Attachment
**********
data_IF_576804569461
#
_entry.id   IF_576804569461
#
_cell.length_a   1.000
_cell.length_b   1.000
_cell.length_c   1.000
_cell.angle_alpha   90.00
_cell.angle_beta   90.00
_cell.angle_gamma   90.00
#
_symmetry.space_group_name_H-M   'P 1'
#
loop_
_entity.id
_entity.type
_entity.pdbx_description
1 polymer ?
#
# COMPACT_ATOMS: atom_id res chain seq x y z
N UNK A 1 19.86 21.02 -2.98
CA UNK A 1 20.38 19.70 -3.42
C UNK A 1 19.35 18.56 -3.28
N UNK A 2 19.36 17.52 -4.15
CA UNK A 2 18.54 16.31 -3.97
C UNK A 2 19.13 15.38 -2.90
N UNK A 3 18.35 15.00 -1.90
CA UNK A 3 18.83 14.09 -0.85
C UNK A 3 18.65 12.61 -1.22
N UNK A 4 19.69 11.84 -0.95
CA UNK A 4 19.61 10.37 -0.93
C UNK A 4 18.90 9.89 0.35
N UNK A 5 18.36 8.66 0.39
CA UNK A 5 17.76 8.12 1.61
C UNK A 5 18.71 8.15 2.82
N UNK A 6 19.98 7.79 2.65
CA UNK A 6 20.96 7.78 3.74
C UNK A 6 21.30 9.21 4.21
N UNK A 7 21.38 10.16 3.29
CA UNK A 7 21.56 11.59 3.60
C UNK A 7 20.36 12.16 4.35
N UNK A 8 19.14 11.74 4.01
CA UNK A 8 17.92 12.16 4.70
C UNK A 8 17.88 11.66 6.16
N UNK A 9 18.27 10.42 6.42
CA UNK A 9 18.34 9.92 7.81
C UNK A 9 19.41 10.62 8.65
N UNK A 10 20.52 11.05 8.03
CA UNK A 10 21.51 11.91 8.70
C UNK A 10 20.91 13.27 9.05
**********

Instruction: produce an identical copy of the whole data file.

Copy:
data_IF_576804569461
#
_entry.id   IF_576804569461
#
_cell.length_a   1.000
_cell.length_b   1.000
_cell.length_c   1.000
_cell.angle_alpha   90.00
_cell.angle_beta   90.00
_cell.angle_gamma   90.00
#
_symmetry.space_group_name_H-M   'P 1'
#
loop_
_entity.id
_entity.type
_entity.pdbx_description
1 polymer ?
#
# COMPACT_ATOMS: atom_id res chain seq x y z
N UNK A 1 19.86 21.02 -2.98
CA UNK A 1 20.38 19.70 -3.42
C UNK A 1 19.35 18.56 -3.28
N UNK A 2 19.36 17.52 -4.15
CA UNK A 2 18.54 16.31 -3.97
C UNK A 2 19.13 15.38 -2.90
N UNK A 3 18.35 15.00 -1.90
CA UNK A 3 18.83 14.09 -0.85
C UNK A 3 18.65 12.61 -1.22
N UNK A 4 19.69 11.84 -0.95
CA UNK A 4 19.61 10.37 -0.93
C UNK A 4 18.90 9.89 0.35
N UNK A 5 18.36 8.66 0.39
CA UNK A 5 17.76 8.12 1.61
C UNK A 5 18.71 8.15 2.82
N UNK A 6 19.98 7.79 2.65
CA UNK A 6 20.96 7.78 3.74
C UNK A 6 21.30 9.21 4.21
N UNK A 7 21.38 10.16 3.29
CA UNK A 7 21.56 11.59 3.60
C UNK A 7 20.36 12.16 4.35
N UNK A 8 19.14 11.74 4.01
CA UNK A 8 17.92 12.16 4.70
C UNK A 8 17.88 11.66 6.16
N UNK A 9 18.27 10.42 6.42
CA UNK A 9 18.34 9.92 7.81
C UNK A 9 19.41 10.62 8.65
N UNK A 10 20.52 11.05 8.03
CA UNK A 10 21.51 11.91 8.70
C UNK A 10 20.91 13.27 9.05